Betty S. Diener is now an Assistant Attorney General with the Maryland Insurance Administration. She is proud to be using her education, experience and skills to serve the State of Maryland.
Betty S. Diener has substantial experience and skill in general civil litigation and estate administration. She has successfully resolved a variety of complex cases in many areas of the law in state and federal trial and appellate courts and the orphans' courts. The types of cases she has worked on include civil rights of persons with disabilities, construction, elder law, employment, environmental law, estates and trusts, insurance coverage and insurance defense, landlord/tenant, lead paint, legal malpractice, medical malpractice and products liability. Ms. Diener also provides insurance coverage analysis and opinions.
Ms. Diener graduated with honors from the University of Maryland School of Law in 1997. She was a member of the Editorial Board of the Maryland Law Review and a student attorney in the Civil Rights of Persons with Disabilities Clinical Workshop. She successfully advocated for persons with disabilities. Upon graduation, she was recognized for her work by The Arc of the United States, Inc., and The Arc of Baltimore, Inc.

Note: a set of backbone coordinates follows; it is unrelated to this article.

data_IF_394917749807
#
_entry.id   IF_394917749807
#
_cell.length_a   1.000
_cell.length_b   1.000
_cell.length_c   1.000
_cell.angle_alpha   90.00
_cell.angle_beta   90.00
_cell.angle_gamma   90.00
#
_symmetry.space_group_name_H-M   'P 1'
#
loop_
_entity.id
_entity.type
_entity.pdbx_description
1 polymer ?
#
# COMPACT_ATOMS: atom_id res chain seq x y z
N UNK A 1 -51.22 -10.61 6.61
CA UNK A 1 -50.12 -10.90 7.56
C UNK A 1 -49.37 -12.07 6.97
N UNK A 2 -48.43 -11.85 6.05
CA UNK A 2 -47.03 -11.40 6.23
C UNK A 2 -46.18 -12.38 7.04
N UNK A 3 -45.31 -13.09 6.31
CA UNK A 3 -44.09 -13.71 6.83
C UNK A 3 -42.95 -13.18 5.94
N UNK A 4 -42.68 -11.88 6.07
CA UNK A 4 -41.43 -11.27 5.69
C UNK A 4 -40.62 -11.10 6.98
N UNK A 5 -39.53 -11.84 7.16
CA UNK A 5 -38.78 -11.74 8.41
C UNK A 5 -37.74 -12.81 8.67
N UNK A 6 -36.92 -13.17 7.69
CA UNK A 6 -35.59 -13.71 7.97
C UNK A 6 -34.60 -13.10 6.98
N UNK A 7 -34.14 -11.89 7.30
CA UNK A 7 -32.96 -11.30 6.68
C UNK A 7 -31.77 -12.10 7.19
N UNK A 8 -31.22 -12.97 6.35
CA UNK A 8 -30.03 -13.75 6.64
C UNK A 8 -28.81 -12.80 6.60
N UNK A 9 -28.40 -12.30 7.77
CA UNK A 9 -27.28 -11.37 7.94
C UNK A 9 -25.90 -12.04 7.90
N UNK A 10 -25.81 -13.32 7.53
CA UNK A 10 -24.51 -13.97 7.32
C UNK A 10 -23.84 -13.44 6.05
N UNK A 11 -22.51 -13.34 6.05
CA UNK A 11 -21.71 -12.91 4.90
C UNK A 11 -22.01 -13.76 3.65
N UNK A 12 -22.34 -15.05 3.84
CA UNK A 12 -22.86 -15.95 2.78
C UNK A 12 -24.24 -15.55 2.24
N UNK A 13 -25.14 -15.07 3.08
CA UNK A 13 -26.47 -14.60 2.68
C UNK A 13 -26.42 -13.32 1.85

After law school, Ms. Diener clerked for The Honorable John Carroll Byrnes at the Circuit Court for Baltimore City, and then worked at several law firms, including Hodes, Ulman, Pessin & Katz, P.A. and Marks, O'Neill, O'Brien & Courtney, P.C., where she became Of Counsel before starting her own practice.
In addition to the Maryland Bar and the U.S. District Court for the District of Maryland, Ms. Diener is a member of the District of Columbia Bar and the U.S. Court of Appeals for the Fourth Circuit.
Ms. Diener received her Bachelor of Arts degree with honors from Goucher College. Prior to law school, she obtained her Master of Arts, Master of Philosophy and Doctor of Philosophy degrees in historical musicology from Columbia University. Her interest in law is manifest in her dissertation, which is interdisciplinary, drawing on social, political, and economic history, as well as English and comparative literature. She has studied in Germany and worked in economic forecasting in France. She has taught at Columbia University, The Johns Hopkins University, and the Peabody Elderhostel, and has given professional papers in Chicago, Illinois, and San Luis Obispo, California.
She remains an avid supporter of the arts, regularly attending performances of the Baltimore Symphony Orchestra.